Wealth disconnects people from community. Material wealth often contributes to a sense of superiority. Those who have more than most justify their actions and their place in life through seeing themselves as smarter or harder working despite all evidence to the contrary. They wall themselves off from others in large estates, educate their children in private schools or in wealthy school districts, and become untethered from the realities of the working class and the sense of community that develops often out of necessity.


Systems of community, or viewing community through the lens of systems thinking allows us to develop and support working systems of community. These systems must be strengthened in communities that have been shutout and taken from. The power of community is central to the story of human beings. Without community nobody survives past birth. By coming together we can support each other and create abundance. When we abandon community to establish hierarchies and to prop up systems of individualism we break the bonds of community we risk the future of humanity and strip ourselves of vital connections to those around us.

I really hope you've enjoyed reading about me and learning more about my views. If you have any questions please contact me.

Pittsburgh Photographer Designer Artist Don Orkoskey


The following are some of my personal beliefs and some of my general philosophy and feelings about life, the universe, and everything. I figure if you're here to learn about me, Don Orkoskey, then I should share some of my deeper ideas and thoughts to allow you to develop a clearer opinion of the type of person I am.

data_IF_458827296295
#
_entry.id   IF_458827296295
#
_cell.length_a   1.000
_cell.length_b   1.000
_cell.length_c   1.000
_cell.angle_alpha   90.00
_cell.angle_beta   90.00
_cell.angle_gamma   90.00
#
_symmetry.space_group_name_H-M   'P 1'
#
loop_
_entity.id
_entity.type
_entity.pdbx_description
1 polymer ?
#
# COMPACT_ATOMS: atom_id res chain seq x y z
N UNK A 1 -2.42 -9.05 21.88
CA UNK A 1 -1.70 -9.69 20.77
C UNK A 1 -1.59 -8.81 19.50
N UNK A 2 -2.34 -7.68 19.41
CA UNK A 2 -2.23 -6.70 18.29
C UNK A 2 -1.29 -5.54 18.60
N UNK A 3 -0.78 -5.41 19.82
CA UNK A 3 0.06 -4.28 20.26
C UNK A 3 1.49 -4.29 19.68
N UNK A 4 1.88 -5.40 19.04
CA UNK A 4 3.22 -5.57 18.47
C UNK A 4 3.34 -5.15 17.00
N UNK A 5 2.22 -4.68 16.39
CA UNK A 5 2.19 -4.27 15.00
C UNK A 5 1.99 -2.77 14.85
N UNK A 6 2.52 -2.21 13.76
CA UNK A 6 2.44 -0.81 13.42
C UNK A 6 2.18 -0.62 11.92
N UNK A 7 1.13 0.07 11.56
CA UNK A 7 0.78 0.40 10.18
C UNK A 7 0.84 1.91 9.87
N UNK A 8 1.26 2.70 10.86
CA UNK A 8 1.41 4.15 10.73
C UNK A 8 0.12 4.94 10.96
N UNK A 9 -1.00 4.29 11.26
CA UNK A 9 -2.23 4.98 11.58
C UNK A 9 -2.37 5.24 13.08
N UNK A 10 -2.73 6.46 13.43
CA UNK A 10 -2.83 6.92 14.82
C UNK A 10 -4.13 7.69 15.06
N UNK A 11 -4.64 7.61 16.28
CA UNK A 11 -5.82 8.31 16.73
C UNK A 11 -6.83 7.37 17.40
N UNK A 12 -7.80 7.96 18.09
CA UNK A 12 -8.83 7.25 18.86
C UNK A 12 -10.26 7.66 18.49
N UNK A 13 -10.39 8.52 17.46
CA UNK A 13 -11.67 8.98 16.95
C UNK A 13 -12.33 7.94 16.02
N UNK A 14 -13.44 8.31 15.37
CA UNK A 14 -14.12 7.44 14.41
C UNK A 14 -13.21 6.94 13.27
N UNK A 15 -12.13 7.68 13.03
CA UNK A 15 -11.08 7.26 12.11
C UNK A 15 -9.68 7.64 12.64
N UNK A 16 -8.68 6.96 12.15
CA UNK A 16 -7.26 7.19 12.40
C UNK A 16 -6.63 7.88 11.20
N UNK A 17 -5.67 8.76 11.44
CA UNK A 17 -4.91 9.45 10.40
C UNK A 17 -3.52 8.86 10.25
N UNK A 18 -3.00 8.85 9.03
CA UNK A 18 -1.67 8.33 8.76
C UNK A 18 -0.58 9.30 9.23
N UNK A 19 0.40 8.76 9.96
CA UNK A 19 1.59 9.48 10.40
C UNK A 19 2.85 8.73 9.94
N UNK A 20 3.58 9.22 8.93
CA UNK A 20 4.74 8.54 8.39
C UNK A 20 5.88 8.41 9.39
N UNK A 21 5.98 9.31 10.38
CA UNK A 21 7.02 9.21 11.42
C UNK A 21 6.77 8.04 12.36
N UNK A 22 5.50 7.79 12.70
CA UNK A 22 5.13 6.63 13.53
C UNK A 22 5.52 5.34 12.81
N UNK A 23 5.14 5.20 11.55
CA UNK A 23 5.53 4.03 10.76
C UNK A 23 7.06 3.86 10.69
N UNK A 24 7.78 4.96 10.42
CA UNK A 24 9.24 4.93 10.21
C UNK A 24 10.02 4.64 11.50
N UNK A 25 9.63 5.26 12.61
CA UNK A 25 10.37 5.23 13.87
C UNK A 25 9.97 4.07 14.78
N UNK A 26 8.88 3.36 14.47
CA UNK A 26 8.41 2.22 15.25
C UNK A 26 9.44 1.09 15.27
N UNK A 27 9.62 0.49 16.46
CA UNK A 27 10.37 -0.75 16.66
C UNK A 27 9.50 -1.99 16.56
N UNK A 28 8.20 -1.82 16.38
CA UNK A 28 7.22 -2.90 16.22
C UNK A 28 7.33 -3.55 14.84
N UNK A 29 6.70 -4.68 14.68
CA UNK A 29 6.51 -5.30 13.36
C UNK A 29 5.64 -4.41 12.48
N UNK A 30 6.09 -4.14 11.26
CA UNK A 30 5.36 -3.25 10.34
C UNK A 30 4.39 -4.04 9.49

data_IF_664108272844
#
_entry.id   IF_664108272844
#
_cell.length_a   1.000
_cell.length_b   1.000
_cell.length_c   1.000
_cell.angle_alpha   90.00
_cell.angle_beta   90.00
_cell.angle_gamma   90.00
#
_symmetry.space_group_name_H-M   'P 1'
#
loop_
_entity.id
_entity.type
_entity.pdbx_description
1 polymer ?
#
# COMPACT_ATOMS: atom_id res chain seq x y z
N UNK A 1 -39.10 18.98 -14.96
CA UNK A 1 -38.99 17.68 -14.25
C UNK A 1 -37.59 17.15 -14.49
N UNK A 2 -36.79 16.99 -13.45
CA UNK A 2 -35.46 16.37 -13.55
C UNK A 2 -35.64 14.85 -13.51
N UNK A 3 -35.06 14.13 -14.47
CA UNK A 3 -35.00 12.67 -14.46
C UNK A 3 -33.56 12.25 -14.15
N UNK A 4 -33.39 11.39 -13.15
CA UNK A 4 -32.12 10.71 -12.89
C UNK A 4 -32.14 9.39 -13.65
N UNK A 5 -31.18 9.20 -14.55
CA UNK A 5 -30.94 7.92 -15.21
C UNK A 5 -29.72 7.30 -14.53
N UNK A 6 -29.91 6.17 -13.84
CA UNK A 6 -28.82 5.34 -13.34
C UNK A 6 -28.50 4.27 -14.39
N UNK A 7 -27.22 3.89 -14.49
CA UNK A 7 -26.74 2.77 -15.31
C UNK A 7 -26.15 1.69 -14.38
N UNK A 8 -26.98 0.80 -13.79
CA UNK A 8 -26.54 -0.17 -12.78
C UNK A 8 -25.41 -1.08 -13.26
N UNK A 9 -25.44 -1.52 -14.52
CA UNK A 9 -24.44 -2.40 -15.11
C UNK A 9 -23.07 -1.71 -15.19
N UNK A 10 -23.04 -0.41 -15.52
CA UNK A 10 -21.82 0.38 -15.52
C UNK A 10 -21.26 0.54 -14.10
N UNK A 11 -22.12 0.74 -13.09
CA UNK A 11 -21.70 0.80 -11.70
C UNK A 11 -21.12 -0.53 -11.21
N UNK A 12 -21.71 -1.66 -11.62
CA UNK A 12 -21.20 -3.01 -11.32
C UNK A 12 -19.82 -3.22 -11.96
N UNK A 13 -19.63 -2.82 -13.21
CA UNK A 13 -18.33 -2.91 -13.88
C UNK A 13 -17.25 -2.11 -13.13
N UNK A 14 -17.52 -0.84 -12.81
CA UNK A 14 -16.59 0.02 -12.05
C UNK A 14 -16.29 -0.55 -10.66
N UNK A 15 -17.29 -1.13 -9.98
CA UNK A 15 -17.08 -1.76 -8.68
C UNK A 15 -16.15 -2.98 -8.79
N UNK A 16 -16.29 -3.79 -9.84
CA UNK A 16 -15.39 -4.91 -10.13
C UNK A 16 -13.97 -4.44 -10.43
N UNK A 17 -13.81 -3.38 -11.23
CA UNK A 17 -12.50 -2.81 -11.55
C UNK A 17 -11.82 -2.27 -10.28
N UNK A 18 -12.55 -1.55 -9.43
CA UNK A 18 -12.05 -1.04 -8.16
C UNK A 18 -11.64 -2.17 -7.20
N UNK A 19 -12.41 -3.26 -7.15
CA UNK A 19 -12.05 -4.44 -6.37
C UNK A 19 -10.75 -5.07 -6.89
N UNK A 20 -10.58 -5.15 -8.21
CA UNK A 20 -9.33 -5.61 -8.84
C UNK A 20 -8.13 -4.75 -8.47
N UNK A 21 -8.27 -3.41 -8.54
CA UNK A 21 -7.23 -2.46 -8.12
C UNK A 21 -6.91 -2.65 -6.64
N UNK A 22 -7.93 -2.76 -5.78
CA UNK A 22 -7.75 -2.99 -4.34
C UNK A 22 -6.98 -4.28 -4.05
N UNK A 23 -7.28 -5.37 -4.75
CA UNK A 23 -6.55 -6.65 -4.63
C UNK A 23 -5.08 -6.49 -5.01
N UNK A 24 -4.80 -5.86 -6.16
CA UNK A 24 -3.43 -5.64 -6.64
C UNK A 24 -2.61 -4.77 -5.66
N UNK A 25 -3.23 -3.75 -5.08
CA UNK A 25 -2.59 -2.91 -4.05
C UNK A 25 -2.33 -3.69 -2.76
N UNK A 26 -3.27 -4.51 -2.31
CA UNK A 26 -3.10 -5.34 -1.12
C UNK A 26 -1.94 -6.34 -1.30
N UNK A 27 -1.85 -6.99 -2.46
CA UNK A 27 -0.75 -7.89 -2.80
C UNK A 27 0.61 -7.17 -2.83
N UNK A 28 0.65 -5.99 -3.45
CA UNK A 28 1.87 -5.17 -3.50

I firmly believe that every person is equally valuable and that all of our lives have purpose no matter what we're doing with them by choice or otherwise. The autonomy of each person and their right to make decisions that affect their own person so long as their choices don't negatively impact others is vital to my world view.

I value autonomy as well as personal responsibility. We should not be telling anyone what to do with their own bodies when it comes to reproductive rights, their gender expression, or who they consensually partner with. Likewise we have an obligation to each other to ensure the best possible public health. Therefore I strongly believe in mandating vaccines.

These beliefs extend beyond social issues into economic issues. I strongly believe that capital can lift the world up but not when it's concentrated in the hands of so few. I believe in redistributing capital and that some social needs are far too great to be commodified. These include education, medicine, housing, defense, and infrastructure. These needs are communal and should be treated as such.


I am a proponent of intimate direct democracy and oppose hierarchy. As I believe all people are equal I believe everyone should have equal say in decisions that impact their lives. Cooperation on an intimate level encourages empathy and caring. Removing decisions to appointed representatives encourages distance and repression of empathy. It replaces human connection with a sense that decisions made at such levels have less impact than they truly do. It also breeds a false sense of superiority and greater purpose allowing those acting as representatives to ignore the needs of those they're said to represent. Intimate direct democracy by it's very nature doesn't allow for this false sense of superiority. It also prevents people from feeling that they have no control over their lives. Intimate direct democracy seeks to liberate everyone who practices it.